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Old 09-18-2019, 02:05 PM   #1
SmokesLetsGo
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Default Front end highway speed wheel shake: Time to load up the parts cannon

So I've been battling this problem for the past 3 months.

A bunch of pretext: Ball joints, outer tie rods, and wheel bearings are still fresh and not loose at all. Steering rack doesn't have slop, nor does it leak. Zero play. Newer style all-in-one power steering pump and brackets from STS machining. Brakes are new, still lots of life left in them, doesn't vibrate under braking.

Vibration is definitely in the front, rear feels completely solid.

Strut mounts are solid kaplhenke spherical bearing ones, under some homebuilt coilovers with luxesteer roller bearing tops. All fine and not loose either. Struts are GAZ set at medium on 250lbs springs.

I swapped out the adapters for my style 5 wheels with hub centric 20mm model, with centering rings from adapter to wheel. The steering wheel started to shake. Checked runout on adapters, brake rotors, etc. Everything was within spec.

Took wheels to get balanced, found out they were all bent. Went out and got a different set of wheels, which are round. New tires, too. Still shakes, but now only at high speed.

Took tires to get rebalanced (again). Shaking got "better" but now it goes in and out even while maintaining speed. Wheels were confirmed by discount tire to be completely roadforce balanced.

With a little poking and prodding, I replaced the inner tie rod on the drivers side because it was worn out. Still shakes (still need an alignment, have one scheduled for later this week).

Went back in and found the gland nut on the same side had loosened itself. Went in and tightened it as well as a more thorough inspection of all the joints except for the control arm bushings. Still shakes.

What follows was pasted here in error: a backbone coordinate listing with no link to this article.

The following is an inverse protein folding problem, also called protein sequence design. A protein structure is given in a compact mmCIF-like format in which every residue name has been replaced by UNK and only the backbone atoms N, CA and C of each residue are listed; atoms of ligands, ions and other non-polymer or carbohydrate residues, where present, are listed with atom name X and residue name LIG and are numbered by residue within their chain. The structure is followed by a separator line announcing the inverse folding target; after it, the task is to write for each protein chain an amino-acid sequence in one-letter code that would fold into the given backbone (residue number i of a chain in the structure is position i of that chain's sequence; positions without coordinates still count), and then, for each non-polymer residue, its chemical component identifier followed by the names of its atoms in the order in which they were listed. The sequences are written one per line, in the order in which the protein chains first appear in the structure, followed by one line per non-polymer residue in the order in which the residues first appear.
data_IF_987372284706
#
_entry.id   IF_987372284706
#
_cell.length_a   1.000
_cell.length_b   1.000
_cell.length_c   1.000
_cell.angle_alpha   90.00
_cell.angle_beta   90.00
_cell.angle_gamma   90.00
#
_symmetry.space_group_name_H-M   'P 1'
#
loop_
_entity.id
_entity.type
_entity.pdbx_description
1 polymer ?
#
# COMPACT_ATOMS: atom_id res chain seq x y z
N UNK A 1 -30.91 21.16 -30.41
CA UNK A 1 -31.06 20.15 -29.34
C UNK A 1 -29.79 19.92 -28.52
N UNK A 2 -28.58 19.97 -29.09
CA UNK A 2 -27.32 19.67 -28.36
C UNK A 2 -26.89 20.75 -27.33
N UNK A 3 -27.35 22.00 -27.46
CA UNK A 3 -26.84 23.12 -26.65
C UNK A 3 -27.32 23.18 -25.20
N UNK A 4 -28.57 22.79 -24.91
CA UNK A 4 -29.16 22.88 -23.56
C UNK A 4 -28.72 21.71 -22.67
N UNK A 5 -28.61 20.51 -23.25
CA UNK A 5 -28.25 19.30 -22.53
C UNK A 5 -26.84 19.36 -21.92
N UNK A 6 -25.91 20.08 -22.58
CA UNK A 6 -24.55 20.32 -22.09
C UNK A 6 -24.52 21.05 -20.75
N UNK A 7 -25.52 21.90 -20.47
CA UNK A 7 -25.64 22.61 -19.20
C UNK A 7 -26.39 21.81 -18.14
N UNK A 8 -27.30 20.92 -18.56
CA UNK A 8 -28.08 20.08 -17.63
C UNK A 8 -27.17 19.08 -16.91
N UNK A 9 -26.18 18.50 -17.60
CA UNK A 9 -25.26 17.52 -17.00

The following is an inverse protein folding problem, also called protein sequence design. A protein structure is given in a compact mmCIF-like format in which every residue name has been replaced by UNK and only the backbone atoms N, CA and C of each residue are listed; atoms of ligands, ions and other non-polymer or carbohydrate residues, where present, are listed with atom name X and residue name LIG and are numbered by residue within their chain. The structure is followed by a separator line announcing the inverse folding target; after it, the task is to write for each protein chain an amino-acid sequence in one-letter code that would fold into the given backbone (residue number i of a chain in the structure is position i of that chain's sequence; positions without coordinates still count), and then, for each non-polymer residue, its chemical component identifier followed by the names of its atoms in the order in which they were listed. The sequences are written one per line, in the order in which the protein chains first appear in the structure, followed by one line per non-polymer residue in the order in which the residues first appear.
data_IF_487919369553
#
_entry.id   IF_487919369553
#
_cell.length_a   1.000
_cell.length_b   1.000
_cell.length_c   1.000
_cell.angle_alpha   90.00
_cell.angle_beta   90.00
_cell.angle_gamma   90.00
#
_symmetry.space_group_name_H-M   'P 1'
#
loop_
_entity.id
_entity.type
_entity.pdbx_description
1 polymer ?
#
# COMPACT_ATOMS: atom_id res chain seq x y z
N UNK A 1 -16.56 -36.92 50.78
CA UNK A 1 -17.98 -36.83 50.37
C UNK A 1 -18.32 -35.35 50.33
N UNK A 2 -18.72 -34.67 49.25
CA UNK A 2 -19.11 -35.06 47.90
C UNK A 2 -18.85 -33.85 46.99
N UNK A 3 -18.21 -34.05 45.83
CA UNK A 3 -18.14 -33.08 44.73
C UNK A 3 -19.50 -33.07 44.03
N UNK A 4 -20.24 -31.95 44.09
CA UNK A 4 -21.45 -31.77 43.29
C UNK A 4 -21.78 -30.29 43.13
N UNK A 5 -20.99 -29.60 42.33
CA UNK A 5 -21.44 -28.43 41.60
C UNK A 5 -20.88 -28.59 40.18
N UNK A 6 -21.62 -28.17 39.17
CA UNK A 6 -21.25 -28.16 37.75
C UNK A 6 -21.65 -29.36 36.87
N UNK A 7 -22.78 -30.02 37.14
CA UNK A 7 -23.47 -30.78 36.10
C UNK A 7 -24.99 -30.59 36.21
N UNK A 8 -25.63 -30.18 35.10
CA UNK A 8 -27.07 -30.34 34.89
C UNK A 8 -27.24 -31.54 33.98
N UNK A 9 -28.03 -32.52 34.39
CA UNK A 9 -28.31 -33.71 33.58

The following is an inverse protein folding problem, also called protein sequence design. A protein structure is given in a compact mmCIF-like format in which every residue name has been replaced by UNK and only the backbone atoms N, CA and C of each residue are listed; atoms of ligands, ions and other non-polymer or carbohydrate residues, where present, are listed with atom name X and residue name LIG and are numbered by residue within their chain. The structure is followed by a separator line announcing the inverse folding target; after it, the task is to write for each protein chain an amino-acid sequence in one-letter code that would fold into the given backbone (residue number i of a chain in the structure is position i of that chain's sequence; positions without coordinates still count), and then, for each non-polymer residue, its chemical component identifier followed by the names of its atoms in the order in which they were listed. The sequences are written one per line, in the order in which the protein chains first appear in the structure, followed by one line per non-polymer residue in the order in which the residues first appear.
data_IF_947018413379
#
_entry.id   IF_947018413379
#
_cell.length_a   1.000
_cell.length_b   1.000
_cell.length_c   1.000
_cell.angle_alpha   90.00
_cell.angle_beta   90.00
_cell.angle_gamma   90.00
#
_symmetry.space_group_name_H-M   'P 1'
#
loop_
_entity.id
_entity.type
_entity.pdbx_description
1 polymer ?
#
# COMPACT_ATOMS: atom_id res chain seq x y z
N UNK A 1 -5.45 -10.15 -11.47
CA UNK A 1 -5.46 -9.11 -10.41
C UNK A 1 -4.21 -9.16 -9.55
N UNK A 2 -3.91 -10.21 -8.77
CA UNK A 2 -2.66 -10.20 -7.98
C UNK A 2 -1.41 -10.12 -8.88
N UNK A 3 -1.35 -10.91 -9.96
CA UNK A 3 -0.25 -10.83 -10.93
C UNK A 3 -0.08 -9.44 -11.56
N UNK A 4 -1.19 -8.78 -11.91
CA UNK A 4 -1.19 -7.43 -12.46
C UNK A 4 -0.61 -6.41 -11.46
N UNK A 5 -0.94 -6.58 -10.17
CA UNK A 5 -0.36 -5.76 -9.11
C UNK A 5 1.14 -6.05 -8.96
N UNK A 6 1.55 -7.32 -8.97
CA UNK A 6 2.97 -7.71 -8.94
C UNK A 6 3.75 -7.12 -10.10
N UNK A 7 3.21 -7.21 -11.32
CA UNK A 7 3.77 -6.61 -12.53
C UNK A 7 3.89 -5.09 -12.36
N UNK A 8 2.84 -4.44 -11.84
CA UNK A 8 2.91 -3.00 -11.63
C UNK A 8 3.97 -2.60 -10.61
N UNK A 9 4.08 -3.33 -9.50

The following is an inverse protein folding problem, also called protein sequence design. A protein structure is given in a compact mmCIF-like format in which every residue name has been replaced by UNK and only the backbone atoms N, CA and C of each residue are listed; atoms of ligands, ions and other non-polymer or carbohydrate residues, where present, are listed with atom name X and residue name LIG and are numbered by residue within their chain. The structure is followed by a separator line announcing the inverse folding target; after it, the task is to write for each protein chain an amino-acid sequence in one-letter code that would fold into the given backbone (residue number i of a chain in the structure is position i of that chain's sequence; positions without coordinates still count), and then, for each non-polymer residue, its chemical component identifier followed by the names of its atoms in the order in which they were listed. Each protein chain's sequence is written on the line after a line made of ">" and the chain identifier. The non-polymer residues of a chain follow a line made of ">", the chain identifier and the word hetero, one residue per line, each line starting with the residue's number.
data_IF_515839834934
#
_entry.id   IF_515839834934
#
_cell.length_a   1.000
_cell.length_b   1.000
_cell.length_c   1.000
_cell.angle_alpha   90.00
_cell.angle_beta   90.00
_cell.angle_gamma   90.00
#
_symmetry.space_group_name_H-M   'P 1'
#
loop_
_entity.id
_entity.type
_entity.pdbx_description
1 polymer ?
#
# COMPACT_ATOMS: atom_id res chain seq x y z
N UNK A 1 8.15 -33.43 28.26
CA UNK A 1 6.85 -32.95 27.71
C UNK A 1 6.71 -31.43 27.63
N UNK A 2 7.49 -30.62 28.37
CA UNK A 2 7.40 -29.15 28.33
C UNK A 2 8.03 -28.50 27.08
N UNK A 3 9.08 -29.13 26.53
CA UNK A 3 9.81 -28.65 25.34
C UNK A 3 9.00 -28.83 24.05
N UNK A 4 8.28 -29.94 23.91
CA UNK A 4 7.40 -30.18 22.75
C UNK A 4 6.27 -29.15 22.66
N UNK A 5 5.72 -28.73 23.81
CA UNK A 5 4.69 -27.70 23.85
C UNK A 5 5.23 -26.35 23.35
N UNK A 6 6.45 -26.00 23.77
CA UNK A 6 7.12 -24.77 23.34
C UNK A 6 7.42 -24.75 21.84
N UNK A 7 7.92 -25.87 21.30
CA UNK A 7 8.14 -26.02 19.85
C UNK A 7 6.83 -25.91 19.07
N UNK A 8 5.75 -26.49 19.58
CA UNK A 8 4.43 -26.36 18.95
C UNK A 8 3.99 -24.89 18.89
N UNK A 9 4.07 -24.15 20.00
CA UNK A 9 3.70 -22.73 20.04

Replaced the worst control arm bushing (passenger rear bushing) still shakes, but now a little worse between 60-70mph. Still intermittent, phases in and out, sometimes at lower speeds, sometimes not at all.

So far the only things left are the control arm bushing fronts, driver's control arm bushing rear, swaybar endlink bottom bushings, and an alignment. After that, I would have gone through the entire front end.

I'm at my wits end, and it's getting pretty frustrating dealing with this vague problem.

I've seen lots of threads with these phantom vibrations and even after more work than I've done, nobody seems to ever fix this (at least not written in the threads).

Anybody have any experience with something like this? Could a tire shop really just not balance out a wheel multiple times like that? Am I missing something?

Thanks for your help, TB!

Addendum: I've heard that it could be a bent or warped hub, but I would assume it would cause constant vibration at any speed, right?
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Old 09-18-2019, 02:38 PM   #2
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Is it a shake at a constant speed? I have had an ignition related shake at 50-55 that was a minor misfire. Replaced the ignition power stage shake was gone.
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Old 09-18-2019, 02:44 PM   #3
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You can balance a triangle. Spin the tires and check for run out. You may even have a separation going on in one of the tires.
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Old 09-18-2019, 03:02 PM   #4
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Originally Posted by masswrecker View Post
Is it a shake at a constant speed? I have had an ignition related shake at 50-55 that was a minor misfire. Replaced the ignition power stage shake was gone.
Shake kinda jumps around to random higher speeds, and phases in and out with no timing or anything. Mechanically everything is sound (at least as sound as a T bricker can make these cars )

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You can balance a triangle. Spin the tires and check for run out. You may even have a separation going on in one of the tires.
Even if they're new? They did roadforce balance them to check for any sort of runout/abnormalities. I also did spin them and noticed nothing out crazy, but that was just by eye.
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Old 09-18-2019, 03:05 PM   #5
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I have had new tires that were defective. If you have the same size front to rear, swap them and see if the vibration moves with them.
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Old 09-18-2019, 03:22 PM   #6
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What size tires/rims and what pressure?
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Old 09-18-2019, 05:37 PM   #7
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Originally Posted by VB242 View Post
What size tires/rims and what pressure?